Amazon Prime Air won’t work.
At least, not in the foreseeable future, assuming it ever comes to fruition.
Amazon CEO Jeffrey Bezos wants to cut out the majority of delivery trucks, instead strapping items five pounds and under to the belly of the company’s new drones. Bezos proposes that the electronic couriers could deliver goods to metropolitan customers within a half hour, (where there’d be an Amazon distribution center nearby). The octocopter drones would function within a ten mile radius.
The metal postmen would be able to drop a package on your front lawn a few minutes after you make your morning tea. An interesting proposal, but it faces a myriad of challenges, not least of which is also the most violent - how can Amazon ensure than passersby don’t just steal the dropped packages? Surely the drones can’t wait around for a signature like FedEx and UPS drivers can. Equally doubtful is their ability to fly through inclement weather.
That’s assuming the drones would be allowed to land for deliveries. There’s not much to stop an armed citizen from shooting Amazon’s creations down and taking the loot for their own. Assuming that happens, what would Amazon’s position be? Re-ship, biting into their bottom line? Or ask the customer to pay for another shipping attempt (which would desecrate customer relations)?
I’m sure, with all the positioning systems that Amazon fits to the drones, they’d at least know where their deliveries were disrupted, but what could they really do about it? Local police departments are supposed to do what with GPS coordinates, exactly? Even if the drones are equipped with HD cameras to provide video evidence, that would still only help if the drone wasn’t destroyed by the thief.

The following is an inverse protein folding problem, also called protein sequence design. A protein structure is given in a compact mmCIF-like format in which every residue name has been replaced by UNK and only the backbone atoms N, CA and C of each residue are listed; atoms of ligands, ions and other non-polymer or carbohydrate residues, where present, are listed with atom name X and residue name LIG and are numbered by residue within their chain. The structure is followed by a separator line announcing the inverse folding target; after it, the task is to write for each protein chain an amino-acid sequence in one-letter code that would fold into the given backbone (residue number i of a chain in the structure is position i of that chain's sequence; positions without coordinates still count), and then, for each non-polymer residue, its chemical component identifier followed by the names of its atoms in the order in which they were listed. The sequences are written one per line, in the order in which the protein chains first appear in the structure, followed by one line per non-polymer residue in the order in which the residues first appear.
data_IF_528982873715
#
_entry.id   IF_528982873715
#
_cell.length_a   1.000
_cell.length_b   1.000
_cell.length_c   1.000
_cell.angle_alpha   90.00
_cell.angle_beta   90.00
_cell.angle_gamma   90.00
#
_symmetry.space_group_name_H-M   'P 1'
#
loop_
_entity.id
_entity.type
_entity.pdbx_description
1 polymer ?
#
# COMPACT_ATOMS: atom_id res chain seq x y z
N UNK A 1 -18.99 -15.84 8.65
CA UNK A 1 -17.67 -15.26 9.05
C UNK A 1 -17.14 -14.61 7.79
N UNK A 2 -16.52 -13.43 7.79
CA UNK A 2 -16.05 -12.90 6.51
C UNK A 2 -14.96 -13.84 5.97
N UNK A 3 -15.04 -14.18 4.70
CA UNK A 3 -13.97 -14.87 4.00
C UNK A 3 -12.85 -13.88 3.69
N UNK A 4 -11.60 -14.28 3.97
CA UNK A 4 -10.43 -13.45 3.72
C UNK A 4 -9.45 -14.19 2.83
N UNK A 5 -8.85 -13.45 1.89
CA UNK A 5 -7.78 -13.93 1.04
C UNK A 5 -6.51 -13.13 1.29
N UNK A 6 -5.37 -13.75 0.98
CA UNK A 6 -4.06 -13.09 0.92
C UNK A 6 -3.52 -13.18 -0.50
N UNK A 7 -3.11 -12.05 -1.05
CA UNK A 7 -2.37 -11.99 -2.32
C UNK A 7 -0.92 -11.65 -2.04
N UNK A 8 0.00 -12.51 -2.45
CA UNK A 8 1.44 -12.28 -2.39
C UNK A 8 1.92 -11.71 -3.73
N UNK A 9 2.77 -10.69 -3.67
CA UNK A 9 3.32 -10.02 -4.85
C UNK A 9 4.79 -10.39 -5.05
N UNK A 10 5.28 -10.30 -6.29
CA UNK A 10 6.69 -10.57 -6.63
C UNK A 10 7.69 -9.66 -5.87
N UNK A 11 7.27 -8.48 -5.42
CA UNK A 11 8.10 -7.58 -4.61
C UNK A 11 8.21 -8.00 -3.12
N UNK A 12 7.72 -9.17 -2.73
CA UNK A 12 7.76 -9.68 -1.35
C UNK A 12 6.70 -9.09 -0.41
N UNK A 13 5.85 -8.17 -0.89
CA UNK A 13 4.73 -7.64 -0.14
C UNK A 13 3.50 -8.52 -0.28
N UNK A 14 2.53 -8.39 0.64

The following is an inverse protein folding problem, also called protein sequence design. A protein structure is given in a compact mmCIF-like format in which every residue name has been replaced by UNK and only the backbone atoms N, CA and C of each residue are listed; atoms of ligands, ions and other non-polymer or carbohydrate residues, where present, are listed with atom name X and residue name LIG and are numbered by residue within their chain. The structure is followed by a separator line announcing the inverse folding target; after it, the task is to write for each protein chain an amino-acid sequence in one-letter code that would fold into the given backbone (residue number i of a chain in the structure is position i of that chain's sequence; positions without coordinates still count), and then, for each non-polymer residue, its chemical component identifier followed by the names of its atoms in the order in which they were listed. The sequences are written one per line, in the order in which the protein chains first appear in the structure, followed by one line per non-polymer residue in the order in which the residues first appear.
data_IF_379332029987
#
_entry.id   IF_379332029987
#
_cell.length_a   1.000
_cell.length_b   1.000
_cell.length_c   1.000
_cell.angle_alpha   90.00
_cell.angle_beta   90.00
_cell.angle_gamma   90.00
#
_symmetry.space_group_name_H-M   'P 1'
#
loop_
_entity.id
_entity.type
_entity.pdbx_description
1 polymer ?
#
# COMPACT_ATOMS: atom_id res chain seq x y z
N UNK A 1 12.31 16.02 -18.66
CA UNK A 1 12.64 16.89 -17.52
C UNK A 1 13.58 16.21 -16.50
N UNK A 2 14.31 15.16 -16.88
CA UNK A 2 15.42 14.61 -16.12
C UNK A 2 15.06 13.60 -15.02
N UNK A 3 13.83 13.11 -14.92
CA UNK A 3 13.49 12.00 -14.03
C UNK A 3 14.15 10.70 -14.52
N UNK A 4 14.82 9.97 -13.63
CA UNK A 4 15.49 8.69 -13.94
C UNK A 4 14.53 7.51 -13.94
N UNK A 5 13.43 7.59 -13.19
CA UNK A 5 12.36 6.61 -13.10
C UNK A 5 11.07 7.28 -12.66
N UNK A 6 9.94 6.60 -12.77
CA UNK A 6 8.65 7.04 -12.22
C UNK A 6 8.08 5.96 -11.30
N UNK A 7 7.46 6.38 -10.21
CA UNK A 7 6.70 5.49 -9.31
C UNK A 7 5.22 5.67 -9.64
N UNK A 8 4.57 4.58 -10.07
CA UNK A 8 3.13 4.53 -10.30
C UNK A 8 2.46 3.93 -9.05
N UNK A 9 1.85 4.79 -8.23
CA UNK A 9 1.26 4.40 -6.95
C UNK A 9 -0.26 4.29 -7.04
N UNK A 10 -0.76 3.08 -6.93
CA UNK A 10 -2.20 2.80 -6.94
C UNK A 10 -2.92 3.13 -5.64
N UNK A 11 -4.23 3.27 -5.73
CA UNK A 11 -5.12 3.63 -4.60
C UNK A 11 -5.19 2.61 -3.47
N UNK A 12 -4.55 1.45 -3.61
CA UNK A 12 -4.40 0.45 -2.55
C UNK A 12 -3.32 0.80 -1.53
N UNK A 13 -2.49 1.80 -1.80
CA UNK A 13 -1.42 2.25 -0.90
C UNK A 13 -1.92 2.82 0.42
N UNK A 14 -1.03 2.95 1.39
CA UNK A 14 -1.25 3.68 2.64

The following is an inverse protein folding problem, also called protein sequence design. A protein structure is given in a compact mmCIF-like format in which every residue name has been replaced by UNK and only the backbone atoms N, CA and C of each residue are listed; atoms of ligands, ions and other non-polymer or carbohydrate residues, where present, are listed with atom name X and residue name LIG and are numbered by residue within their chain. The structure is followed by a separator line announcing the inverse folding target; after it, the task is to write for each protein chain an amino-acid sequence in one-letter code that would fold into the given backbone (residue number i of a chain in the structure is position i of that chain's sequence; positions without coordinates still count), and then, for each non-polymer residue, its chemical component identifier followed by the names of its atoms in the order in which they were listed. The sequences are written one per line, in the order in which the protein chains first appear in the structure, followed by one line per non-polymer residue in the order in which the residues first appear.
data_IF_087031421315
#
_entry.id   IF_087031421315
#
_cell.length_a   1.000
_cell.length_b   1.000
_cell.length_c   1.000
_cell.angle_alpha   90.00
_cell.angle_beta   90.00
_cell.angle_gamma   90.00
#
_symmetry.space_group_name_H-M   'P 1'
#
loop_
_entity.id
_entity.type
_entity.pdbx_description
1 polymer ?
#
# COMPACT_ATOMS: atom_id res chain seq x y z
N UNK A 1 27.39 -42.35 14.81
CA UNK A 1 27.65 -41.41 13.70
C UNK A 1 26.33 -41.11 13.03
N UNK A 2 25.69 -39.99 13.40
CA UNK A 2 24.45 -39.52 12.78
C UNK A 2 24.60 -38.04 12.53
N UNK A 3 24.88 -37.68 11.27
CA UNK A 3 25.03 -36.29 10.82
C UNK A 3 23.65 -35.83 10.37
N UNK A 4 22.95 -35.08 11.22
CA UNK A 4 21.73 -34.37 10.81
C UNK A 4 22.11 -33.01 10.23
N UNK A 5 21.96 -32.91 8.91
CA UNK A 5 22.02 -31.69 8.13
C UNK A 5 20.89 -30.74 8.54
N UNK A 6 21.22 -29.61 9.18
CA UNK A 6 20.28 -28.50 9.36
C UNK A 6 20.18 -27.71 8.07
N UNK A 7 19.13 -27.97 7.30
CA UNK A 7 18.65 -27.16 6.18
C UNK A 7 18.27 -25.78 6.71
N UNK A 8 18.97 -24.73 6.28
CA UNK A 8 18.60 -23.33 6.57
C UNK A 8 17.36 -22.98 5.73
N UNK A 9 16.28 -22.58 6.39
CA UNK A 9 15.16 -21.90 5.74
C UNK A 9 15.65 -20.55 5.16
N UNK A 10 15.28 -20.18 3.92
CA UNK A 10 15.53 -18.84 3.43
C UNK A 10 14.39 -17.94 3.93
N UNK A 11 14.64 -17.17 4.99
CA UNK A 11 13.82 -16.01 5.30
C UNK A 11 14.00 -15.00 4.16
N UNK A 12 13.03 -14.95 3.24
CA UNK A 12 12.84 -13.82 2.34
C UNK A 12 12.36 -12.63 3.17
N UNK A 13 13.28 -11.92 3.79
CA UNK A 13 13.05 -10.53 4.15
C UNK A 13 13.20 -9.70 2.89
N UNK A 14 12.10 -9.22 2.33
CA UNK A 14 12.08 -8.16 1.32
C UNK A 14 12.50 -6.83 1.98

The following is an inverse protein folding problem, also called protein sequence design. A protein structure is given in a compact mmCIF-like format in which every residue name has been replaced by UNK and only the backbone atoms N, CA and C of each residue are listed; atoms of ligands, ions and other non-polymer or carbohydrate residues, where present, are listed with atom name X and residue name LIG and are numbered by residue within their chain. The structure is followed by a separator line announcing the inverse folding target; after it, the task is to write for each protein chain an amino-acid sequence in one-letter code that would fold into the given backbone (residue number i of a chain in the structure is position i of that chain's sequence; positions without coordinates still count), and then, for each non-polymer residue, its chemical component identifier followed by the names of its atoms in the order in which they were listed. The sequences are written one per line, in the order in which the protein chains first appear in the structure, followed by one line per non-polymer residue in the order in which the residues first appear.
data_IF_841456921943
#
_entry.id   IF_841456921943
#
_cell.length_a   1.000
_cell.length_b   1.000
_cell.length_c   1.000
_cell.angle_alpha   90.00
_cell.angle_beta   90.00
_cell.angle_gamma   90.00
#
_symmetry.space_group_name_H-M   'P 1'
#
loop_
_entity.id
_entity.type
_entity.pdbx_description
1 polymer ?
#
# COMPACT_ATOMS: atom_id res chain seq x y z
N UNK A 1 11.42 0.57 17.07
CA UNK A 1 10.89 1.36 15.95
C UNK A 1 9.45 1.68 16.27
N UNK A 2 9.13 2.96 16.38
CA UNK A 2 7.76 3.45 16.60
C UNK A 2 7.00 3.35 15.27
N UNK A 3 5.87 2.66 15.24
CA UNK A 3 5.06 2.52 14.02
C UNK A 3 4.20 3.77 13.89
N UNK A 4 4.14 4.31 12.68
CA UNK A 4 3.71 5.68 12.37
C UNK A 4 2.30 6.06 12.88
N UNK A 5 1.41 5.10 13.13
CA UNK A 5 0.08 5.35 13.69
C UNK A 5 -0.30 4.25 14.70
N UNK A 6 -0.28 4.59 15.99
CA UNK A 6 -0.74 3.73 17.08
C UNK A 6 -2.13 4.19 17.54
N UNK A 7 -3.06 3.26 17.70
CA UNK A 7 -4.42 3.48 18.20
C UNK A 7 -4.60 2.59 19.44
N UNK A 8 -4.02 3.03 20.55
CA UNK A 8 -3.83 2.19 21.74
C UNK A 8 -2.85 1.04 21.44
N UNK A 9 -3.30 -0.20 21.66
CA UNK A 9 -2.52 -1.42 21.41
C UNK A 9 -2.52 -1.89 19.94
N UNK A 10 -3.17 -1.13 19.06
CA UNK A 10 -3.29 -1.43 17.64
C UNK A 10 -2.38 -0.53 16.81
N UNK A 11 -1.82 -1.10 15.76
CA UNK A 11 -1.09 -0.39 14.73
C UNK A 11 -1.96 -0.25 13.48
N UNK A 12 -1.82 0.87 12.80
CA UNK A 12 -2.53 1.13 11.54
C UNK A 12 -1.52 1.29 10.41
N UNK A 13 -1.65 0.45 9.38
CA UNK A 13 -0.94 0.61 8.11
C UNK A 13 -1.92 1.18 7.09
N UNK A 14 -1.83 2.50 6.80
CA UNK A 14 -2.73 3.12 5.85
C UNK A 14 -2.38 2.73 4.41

Let’s ignore all the brute force and ham-fisted tactics, though. How about remote hacking? Someone will figure out how to get into the drones’ systems and reroute the packages to another location.
Maybe Amazon figures out a way to ensure all of this business will go smoothly, if it’s implemented. So then, how do they pay for all of this? The thought is that, with these drones, the company wouldn’t rely so heavily on UPS anymore to deliver its packages, saving money on fees. That’s nice. But how are they going to offset the cost of the drones to the customers?
An average 3-5 day shipping rate from Amazon is about $5, depending on what you order. Larger items are more expensive, obviously, but the drones wouldn’t be able to ship them. Moot point. But what is the point - how much will shipping normal packages to homes and offices in half an hour going to cost?
To put that into perspective, an average item can set you back about $20 in shipping if you need to today from an Amazon warehouse. Would consumers be willing to pay even half of that to get their parcels in the same time it takes to get a pizza?
And then there’s the big issue - logistics. Sure, the technology behind this idea is really quite clever, but how is a drone supposed to navigate a congested metropolis like New York, especially within Amazon’s constricted time frame? I’d pay to see a drone try to deliver a package to someone on the 20th floor of an office building.
Maybe this is all fantasy anyway - so far, the Federal Aviation Administration doesn’t plan to have legislation for the drones to legally operate in civilian airspace until 2015.
It’s an interesting idea, but with the political climate surrounding drones, it’s hard to believe this will happen soon - if at all.
Tech reporter and on-air personality. Ambitious, but not rubbish. CUNY J-School alum and fan of all things that go vroom.